For your most valuable and frequently used items, you need to carry a small 30L daypack/backpack with yourself. Additionally bring a large duffle bag for your rarely used items like heavy clothing and equipment which can be carried by the porter.
Internet connection is available in most of the trekking regions in Nepal. As you go to the higher altitude the connectivity will be erratic. Wifi is accessible in some of the tea houses in popular trekking routes. The owners will charge about USD 2 for an hour of usage but the connectivity can be uncertain. The popular trekking trail in the Everest region has Everest Link ISP so the internet works throughout the trail in different tea houses and lodges.
Alternatively, you can also get prepaid SIM card internet service by buying data packages from two popular companies NCELL and NTC. You can expect 3G service in Annapurna and Everest region while using this. In the higher altitude it is tough to get cellular network.
Credit cards can be used in ATMs and POS facilities available in the urban city areas. However, once you start walking in the trekking trails with distant settlements, the tea houses only accept cash payment. Hence it is best to carry Nepali currency with you rather than relying on credit cards in the himalayan trekking trails.
You can go trekking in Nepal for anywhere from as short as 5 days to as long as 30 days. The length of the trek will depend upon your budget, physical fitness, time to spare, trekking region and route. While the short trekking in Nepal is mainly centered around the foothills and lower altitude, the long treks branch out to the Himalayas and high altitude passes.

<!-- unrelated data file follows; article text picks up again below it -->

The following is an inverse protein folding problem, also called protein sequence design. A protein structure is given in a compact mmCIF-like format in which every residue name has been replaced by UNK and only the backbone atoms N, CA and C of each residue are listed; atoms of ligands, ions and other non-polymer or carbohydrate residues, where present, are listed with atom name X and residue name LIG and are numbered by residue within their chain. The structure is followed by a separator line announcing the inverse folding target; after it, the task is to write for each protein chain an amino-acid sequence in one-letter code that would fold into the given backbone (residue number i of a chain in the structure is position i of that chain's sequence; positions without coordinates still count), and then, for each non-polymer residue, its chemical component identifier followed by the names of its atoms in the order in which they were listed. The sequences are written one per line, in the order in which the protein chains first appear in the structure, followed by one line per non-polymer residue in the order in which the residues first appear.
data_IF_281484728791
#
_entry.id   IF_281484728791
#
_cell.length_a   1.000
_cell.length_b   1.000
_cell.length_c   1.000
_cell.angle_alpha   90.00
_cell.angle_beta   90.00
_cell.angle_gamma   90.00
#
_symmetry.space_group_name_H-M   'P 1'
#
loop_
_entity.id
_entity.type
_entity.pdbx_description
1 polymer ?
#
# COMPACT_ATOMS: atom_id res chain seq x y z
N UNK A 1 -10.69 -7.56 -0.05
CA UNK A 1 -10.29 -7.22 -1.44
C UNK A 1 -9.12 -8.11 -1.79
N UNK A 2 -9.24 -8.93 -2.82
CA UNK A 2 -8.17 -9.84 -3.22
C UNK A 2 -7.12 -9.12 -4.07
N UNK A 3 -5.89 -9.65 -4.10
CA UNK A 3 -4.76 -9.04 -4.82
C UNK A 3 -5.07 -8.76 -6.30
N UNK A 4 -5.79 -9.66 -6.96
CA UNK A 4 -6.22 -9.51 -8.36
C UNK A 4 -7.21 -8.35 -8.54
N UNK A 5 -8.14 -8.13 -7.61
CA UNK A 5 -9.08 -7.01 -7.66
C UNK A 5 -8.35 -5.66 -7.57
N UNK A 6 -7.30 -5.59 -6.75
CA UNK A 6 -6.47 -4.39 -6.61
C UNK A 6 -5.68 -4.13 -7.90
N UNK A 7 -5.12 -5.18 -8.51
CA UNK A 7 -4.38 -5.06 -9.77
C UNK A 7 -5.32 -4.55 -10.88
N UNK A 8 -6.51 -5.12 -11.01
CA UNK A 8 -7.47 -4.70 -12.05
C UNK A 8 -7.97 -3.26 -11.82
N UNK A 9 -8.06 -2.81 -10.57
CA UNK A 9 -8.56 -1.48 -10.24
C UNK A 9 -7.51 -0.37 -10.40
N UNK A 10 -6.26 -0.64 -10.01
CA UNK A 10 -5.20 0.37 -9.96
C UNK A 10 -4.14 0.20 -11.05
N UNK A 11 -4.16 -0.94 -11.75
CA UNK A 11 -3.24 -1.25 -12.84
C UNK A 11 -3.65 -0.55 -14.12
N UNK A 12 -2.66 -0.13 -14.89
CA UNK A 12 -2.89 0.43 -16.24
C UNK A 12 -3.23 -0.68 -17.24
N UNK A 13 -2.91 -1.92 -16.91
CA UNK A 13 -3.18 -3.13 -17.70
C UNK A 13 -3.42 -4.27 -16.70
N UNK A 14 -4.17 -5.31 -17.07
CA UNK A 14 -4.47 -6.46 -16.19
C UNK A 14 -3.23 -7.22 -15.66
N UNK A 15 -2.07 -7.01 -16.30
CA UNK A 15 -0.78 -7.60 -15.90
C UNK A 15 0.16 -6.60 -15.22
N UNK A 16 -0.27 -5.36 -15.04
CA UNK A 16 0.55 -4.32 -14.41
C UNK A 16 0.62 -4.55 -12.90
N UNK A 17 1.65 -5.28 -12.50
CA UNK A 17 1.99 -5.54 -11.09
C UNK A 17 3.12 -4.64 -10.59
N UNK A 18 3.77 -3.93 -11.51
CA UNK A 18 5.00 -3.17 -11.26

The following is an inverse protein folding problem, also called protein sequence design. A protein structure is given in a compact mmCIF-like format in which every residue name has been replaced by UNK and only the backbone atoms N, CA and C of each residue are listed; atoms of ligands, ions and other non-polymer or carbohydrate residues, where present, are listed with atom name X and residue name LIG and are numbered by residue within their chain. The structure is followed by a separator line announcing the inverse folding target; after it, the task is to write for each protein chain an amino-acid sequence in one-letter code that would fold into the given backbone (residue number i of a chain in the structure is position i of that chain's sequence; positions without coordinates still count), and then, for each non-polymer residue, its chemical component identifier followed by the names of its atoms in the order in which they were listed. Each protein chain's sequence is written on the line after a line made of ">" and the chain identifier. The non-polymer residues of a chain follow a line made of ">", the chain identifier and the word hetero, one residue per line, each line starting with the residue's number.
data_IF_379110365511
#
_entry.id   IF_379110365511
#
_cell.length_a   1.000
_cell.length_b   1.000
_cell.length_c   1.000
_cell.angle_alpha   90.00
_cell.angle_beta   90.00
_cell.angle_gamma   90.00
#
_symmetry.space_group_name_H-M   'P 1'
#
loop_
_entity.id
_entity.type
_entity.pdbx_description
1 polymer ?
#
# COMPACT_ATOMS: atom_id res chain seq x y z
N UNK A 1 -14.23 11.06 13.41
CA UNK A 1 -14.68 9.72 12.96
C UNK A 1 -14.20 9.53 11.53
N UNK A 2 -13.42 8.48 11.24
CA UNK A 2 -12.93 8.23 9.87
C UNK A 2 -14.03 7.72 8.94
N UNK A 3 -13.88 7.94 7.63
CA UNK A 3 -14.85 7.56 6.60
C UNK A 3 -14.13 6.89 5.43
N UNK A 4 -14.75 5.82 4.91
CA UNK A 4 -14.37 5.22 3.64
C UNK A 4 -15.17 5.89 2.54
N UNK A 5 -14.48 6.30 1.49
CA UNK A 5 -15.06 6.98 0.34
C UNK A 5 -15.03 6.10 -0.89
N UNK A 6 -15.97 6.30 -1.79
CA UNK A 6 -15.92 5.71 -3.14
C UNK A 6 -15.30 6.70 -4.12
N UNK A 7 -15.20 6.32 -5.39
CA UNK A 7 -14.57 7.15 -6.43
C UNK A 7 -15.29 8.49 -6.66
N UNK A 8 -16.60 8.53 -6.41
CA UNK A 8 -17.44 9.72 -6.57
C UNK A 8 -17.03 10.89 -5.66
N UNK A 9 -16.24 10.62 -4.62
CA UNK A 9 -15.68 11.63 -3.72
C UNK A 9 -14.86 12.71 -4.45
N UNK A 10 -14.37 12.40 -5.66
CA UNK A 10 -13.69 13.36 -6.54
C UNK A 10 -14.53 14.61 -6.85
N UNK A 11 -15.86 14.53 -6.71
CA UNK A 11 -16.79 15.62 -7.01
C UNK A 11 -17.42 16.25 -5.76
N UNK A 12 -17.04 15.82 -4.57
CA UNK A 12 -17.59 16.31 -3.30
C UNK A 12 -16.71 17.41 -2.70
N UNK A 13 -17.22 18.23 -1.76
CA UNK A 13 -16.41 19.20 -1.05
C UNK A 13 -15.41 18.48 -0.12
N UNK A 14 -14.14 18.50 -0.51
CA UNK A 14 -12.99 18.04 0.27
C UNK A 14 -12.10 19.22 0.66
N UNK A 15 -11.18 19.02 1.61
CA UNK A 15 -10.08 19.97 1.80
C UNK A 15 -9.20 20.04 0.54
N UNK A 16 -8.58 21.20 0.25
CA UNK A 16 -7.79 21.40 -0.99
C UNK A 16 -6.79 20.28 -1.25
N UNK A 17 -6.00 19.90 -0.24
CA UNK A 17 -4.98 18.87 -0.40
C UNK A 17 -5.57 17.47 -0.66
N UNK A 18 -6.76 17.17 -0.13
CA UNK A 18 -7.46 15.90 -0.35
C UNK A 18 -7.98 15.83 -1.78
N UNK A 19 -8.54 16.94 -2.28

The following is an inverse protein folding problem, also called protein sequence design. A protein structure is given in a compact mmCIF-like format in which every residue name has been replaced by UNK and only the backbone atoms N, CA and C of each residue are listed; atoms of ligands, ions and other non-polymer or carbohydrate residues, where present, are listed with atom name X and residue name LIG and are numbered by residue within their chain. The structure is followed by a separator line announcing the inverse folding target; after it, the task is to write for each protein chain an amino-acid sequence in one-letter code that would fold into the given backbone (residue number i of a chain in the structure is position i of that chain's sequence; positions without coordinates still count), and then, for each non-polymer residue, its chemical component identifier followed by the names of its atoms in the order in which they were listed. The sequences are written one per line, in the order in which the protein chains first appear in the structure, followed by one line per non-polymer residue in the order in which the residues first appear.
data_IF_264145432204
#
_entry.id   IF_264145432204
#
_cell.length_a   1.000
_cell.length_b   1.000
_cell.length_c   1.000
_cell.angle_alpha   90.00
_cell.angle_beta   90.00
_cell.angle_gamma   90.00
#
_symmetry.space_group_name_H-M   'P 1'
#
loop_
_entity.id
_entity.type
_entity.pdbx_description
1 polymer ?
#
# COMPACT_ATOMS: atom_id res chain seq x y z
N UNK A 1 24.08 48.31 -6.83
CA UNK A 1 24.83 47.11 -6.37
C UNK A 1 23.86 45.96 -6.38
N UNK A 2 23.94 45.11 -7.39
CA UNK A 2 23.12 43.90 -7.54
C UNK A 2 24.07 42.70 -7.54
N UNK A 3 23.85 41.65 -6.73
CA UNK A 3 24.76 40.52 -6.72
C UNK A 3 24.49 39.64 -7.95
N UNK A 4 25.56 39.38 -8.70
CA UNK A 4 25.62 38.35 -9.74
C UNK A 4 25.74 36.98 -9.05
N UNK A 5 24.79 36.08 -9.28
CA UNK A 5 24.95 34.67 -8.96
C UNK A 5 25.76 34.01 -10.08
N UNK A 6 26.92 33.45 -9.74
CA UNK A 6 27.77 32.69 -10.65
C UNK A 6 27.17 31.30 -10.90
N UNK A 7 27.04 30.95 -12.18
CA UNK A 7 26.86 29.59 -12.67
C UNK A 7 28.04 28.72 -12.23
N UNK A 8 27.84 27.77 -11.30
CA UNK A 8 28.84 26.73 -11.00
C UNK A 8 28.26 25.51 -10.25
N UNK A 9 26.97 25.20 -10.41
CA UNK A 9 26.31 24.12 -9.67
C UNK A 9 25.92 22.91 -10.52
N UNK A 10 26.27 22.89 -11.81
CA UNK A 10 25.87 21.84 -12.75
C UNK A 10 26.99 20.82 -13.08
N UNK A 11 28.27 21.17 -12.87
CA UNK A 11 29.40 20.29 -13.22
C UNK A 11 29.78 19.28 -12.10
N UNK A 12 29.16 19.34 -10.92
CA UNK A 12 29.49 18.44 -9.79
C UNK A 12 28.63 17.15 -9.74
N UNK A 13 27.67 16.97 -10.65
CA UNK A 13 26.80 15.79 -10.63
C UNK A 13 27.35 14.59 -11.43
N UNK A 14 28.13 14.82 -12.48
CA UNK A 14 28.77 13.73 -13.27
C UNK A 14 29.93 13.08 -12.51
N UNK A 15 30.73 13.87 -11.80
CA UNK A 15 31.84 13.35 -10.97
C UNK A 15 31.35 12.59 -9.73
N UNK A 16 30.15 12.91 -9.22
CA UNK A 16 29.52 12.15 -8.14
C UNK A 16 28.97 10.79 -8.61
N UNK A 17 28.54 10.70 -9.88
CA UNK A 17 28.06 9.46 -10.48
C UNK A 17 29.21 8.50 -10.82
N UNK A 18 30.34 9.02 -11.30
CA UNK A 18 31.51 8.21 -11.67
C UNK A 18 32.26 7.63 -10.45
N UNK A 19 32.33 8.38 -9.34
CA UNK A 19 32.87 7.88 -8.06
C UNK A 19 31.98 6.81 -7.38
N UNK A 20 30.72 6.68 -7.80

On average, 10-14 days trek is suitable for a trekking enthusiast or an amateur to explore the beauty of the himalayan terrain in Nepal.
Trekking in the Himalayas of Nepal can be an adventurous and challenging experience. However, with the correct preparation, it can be smooth and successful. To prepare and plan for himalayan treks in Nepal, you need to do some research about Nepal and the different trekking regions compared to your time, budget, and physical fitness.
Prepare yourself physically by regularly working out, running, jogging, swimming, or cycling to build your stamina. Avoid eating junk food, smoking, and drinking alcohol profusely. Besides maintaining your diet, you can also take short hikes or treks around nearby hills and mountains.
Get in touch with a local Nepali travel agency to know more and explore the options of planning a trek with them.
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Homestay trekking is where you stay at the traditional homes of the locals in the trekking trail. This is common in well-trodden routes with ethnic communities living nearby. It is a great way to explore the lifestyle and culture of the Nepali communities.
Lodge or Tea House Trek are accommodations alongside the trekking trails in Nepal. The Tea houses got their name because these were previously places where trekkers could relax and sip a cup of tea during their trek. Now, they have been transformed to full accommodation.
The locals operate these tea houses across different trekking regions like Langtang, Everest Annapurna, Manaslu, and more. While some locals/tea house owners reside in the tea houses, some generally run the tea houses seasonally and head back to the home in lower altitude regions in the off-seasons.